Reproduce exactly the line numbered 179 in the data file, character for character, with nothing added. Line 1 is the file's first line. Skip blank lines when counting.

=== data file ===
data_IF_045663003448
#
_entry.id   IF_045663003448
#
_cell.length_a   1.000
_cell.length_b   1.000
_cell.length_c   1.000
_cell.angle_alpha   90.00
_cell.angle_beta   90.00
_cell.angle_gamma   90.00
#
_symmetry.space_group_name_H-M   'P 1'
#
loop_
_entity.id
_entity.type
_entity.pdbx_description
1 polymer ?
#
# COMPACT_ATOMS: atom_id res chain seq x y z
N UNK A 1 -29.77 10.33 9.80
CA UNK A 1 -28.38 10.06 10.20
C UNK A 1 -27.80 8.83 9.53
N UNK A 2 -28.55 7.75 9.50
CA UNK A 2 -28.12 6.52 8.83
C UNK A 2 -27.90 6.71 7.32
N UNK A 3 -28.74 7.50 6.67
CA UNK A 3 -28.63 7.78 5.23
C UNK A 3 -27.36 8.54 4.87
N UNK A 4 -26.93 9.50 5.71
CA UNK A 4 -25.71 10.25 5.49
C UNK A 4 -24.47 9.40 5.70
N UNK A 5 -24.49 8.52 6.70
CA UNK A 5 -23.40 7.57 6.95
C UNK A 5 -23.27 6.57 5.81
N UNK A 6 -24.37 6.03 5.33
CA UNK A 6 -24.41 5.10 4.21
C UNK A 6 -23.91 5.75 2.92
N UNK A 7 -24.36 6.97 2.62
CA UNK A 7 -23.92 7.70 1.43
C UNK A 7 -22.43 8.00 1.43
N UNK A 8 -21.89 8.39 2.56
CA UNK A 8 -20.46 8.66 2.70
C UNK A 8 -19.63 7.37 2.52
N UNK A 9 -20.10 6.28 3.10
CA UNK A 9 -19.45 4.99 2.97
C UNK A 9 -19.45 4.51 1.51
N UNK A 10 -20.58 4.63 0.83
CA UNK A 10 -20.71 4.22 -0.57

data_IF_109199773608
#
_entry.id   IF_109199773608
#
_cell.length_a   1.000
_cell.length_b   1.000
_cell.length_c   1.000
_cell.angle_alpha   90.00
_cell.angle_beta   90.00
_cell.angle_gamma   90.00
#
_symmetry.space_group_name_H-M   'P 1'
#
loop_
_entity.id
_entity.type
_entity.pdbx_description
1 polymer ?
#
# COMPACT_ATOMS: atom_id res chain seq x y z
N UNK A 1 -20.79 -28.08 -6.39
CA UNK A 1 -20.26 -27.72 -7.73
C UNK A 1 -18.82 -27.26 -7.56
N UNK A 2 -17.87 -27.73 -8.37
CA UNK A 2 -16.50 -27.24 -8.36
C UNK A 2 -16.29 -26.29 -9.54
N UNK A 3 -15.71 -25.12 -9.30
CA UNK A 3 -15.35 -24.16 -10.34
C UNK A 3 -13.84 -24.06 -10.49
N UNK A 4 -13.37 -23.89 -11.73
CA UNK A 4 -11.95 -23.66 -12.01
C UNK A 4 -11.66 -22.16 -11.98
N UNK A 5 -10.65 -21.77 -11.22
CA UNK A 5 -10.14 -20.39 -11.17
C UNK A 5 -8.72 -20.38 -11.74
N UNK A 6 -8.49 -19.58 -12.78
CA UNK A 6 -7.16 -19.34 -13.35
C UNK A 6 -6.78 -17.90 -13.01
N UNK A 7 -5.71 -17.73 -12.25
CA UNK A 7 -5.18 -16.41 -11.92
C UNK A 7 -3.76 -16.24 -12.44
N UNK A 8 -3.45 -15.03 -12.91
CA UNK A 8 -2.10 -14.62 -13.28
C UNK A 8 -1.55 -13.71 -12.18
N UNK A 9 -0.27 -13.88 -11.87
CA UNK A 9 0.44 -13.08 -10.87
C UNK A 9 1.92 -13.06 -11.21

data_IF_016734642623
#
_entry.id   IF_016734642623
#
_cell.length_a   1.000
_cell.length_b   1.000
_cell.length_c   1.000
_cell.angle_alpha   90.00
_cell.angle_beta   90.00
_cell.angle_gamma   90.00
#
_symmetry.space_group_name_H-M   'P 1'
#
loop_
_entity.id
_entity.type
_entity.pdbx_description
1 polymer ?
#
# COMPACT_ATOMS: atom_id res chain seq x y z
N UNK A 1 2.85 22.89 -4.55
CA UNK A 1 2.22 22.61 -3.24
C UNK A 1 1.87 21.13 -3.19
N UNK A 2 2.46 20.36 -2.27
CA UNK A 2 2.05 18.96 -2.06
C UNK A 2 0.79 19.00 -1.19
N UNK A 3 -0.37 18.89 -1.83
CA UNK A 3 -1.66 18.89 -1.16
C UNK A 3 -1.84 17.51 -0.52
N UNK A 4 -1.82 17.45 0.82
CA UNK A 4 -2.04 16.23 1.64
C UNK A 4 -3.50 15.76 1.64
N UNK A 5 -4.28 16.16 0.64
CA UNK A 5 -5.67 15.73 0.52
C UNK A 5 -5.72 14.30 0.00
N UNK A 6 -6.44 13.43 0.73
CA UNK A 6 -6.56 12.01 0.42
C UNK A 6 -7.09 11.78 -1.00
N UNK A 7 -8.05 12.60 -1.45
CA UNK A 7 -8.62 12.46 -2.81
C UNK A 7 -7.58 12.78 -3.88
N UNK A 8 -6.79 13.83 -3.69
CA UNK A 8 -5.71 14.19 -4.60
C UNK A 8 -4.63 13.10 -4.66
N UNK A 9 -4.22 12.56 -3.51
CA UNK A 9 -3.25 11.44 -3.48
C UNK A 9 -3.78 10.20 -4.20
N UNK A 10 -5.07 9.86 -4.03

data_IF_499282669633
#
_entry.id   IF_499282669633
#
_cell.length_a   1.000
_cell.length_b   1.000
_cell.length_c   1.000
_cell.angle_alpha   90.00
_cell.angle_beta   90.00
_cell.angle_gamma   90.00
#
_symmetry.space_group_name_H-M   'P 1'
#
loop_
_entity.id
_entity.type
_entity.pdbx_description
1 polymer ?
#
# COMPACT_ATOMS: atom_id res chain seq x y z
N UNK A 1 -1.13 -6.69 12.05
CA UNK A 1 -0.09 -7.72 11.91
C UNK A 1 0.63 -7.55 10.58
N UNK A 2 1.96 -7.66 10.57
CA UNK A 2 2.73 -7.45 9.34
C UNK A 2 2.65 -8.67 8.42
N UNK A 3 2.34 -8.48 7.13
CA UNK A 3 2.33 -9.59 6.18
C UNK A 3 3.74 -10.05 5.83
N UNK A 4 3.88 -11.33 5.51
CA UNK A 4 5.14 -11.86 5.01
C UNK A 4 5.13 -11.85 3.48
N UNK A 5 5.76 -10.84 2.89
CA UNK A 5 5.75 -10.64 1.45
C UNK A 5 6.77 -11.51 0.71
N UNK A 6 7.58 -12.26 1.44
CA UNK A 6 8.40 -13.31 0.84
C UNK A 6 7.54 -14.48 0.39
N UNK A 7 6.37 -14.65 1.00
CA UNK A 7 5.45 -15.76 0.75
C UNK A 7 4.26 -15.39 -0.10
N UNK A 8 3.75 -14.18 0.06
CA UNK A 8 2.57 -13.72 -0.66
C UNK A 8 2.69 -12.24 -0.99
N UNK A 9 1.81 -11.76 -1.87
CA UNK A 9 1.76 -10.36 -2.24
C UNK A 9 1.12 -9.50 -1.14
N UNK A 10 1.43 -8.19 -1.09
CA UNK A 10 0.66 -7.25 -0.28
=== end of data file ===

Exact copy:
C UNK A 5 6.77 -11.51 0.71